Advanced automation. When you have data that you can trust, and you’re not overly relying on intermediaries, a range of new opportunities for automation open up to you. When connected to smart contracts and other blockchain structures, a verified piece of data can catalyze a wide range of further actions that serve to remove the need for human involvement where it’s not needed. This is the exciting future that we foresee that goes way beyond the current value proposition.

Nuanced integration with the Internet of Things (IoT). We’ve seen incredible advancements in terms of smart devices and pieces of equipment that fall under the banner of the IoT ecosystem. As the cost of this technology has come down, it’s become even more feasible to use low-cost sensors and other equipment to monitor every single step of the process and feed data back automatically without any human intervention whatsoever. This connected network of devices provides a level of real-time visibility into a supply chain that previously we wouldn’t have dreamed of. When this is integrated with an immutable blockchain, it gets even more powerful. All of a sudden, you have an army of devices capturing critical data in real-time and providing proof along the way of every action that gets taken. It’s a fascinating combination.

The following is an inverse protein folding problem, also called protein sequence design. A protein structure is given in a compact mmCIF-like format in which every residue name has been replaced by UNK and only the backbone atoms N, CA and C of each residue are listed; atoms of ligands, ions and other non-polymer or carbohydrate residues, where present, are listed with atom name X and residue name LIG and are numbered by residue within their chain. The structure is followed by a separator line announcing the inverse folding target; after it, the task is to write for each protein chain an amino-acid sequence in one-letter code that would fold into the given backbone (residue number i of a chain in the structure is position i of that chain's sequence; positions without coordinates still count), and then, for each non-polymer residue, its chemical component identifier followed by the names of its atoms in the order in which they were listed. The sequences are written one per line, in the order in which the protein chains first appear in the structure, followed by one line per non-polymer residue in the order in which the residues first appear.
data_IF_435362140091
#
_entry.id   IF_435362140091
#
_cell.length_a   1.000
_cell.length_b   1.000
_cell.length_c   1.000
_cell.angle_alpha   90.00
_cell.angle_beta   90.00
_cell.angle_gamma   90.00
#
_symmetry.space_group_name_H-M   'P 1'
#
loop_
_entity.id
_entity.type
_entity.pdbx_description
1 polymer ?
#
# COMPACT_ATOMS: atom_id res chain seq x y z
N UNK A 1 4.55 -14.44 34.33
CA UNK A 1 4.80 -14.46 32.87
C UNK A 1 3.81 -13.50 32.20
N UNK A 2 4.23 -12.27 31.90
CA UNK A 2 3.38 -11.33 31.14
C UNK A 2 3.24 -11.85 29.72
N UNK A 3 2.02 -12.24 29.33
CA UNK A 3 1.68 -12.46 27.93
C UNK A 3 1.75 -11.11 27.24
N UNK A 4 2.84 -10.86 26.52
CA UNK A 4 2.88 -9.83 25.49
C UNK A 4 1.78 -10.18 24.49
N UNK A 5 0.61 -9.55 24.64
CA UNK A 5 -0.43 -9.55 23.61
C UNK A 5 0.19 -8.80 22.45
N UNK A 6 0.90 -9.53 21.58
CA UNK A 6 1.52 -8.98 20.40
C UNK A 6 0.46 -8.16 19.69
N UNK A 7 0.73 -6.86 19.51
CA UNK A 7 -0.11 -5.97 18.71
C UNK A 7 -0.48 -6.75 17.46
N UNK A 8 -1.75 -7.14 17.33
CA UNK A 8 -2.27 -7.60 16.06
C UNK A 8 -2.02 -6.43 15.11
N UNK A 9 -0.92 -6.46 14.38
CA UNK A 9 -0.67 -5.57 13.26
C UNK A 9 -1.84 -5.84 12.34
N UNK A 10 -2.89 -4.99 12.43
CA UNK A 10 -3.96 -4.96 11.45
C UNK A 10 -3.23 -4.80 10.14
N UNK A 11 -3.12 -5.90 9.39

Improved crisis management. In those rare occasions where you face a crisis or emergency in terms of your products, the speed of your response is going to make a significant difference to the outcome. For example, if you need to recall products because a problem has been discovered, there is substantial reputational and financial damage that can be averted if you can act swiftly and decisively. In these situations, a single source of truth that is verified is precious so you can know exactly where all those products are, and you can go and ensure that you get them as efficiently as possible.